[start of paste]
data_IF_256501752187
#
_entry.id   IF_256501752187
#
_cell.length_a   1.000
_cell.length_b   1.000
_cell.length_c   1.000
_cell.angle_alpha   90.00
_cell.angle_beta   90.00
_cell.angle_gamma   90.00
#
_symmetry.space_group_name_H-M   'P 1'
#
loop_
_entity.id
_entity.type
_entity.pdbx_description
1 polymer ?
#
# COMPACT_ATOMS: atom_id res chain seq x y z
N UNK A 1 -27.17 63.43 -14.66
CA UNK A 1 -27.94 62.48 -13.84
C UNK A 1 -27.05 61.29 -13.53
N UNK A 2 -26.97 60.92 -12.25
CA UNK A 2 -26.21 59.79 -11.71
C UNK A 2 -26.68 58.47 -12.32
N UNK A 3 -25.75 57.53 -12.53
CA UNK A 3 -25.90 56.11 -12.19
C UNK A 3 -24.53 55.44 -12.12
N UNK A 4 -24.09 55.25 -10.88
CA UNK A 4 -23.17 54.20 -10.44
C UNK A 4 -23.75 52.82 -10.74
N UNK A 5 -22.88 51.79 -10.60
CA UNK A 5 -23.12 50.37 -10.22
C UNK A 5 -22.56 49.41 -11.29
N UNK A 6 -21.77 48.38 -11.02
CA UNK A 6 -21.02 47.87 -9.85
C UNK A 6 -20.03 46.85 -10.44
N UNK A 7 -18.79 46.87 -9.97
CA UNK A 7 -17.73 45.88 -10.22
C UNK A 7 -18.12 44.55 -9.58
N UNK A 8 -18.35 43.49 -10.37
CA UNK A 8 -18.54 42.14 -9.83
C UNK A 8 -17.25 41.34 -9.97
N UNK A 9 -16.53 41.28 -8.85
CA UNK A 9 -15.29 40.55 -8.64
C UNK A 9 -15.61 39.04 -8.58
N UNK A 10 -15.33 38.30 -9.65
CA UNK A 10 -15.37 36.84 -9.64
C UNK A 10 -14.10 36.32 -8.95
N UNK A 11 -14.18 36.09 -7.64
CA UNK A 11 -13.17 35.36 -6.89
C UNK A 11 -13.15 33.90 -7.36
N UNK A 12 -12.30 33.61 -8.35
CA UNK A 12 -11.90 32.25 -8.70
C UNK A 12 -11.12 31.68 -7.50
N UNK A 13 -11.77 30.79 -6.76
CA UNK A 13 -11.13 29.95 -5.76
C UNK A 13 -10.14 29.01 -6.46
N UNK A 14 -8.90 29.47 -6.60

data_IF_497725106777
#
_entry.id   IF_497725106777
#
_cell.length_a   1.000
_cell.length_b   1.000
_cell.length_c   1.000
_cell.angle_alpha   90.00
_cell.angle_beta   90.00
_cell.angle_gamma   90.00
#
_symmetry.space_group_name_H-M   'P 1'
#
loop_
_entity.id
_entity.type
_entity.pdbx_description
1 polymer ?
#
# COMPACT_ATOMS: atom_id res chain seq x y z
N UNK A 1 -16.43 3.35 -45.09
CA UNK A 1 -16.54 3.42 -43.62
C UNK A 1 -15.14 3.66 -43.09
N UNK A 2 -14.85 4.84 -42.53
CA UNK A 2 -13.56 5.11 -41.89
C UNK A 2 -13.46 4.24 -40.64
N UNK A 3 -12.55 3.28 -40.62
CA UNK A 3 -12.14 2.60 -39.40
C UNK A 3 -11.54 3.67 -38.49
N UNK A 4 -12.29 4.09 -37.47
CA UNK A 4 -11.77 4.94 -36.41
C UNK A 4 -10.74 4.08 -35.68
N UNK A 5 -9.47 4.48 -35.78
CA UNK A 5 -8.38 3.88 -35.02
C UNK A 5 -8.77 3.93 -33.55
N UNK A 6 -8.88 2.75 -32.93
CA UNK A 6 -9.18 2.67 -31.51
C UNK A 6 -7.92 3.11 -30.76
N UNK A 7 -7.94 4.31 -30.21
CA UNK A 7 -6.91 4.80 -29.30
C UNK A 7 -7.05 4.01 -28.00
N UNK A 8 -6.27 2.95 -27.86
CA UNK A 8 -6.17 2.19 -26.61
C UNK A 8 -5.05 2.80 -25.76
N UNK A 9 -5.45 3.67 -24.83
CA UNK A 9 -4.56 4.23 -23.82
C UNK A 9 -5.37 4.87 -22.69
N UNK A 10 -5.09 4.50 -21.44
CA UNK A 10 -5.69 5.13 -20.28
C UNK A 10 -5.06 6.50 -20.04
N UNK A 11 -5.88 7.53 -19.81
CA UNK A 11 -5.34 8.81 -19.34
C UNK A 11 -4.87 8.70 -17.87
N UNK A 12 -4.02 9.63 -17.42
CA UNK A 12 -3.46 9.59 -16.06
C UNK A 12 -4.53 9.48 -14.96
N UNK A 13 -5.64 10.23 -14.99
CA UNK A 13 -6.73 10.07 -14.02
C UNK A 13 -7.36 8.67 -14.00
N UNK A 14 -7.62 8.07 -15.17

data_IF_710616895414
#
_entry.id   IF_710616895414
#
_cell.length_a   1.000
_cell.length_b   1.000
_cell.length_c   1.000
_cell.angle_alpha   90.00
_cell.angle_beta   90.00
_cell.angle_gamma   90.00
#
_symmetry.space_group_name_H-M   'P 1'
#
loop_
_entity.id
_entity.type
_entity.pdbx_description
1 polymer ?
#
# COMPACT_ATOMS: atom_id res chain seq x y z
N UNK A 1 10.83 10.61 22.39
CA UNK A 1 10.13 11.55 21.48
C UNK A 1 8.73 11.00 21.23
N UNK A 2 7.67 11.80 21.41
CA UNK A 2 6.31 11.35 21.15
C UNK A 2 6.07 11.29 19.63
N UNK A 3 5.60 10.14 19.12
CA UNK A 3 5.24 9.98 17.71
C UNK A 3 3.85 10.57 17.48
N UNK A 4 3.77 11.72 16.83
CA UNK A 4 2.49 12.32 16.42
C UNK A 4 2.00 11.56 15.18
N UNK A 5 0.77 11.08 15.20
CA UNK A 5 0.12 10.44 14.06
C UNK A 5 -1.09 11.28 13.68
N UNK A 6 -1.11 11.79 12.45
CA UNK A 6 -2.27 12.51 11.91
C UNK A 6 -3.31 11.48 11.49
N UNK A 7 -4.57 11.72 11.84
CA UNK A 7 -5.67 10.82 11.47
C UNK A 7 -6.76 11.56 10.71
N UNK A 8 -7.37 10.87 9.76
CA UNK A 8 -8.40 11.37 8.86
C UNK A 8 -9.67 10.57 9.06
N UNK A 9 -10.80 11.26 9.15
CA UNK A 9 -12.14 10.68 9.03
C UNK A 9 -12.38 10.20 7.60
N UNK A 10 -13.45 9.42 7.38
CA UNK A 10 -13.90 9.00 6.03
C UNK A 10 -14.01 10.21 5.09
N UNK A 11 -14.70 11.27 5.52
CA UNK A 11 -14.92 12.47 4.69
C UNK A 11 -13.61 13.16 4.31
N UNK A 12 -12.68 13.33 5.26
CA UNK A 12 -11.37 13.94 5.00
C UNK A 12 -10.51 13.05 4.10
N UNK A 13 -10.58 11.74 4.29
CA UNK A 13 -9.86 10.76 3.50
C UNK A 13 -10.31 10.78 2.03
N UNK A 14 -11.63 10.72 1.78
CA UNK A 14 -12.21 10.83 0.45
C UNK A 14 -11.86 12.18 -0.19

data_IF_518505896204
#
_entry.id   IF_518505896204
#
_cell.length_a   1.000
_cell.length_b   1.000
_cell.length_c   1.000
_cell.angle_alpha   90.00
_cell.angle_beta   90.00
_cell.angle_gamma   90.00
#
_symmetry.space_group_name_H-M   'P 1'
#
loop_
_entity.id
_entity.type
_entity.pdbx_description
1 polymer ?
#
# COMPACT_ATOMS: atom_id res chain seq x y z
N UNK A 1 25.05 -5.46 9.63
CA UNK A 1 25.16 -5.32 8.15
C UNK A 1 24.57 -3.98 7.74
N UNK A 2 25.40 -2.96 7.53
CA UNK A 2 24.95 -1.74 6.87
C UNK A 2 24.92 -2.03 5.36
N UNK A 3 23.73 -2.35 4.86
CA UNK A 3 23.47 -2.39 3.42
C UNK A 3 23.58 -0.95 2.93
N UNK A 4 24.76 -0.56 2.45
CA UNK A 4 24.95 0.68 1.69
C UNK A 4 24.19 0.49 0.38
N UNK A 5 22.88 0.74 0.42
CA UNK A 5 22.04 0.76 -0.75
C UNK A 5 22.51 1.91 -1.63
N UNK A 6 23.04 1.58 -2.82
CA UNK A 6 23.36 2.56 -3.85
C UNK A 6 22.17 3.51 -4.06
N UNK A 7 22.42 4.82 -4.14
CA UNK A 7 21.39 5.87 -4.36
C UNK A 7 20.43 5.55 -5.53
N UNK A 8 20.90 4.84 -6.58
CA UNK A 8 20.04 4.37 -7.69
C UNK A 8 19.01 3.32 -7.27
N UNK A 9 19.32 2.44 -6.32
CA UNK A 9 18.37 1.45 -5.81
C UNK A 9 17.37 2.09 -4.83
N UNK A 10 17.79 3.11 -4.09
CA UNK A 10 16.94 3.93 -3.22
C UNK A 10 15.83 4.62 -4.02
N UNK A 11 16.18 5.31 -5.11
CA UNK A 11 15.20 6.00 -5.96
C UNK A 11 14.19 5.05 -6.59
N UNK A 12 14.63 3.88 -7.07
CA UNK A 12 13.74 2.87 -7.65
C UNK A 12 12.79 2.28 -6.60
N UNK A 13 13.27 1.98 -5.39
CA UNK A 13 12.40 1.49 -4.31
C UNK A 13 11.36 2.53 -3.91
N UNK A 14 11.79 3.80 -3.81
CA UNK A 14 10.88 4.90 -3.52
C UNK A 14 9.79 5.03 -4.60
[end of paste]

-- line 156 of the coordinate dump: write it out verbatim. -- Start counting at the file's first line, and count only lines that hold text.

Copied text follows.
N UNK A 6 -1.11 11.79 12.45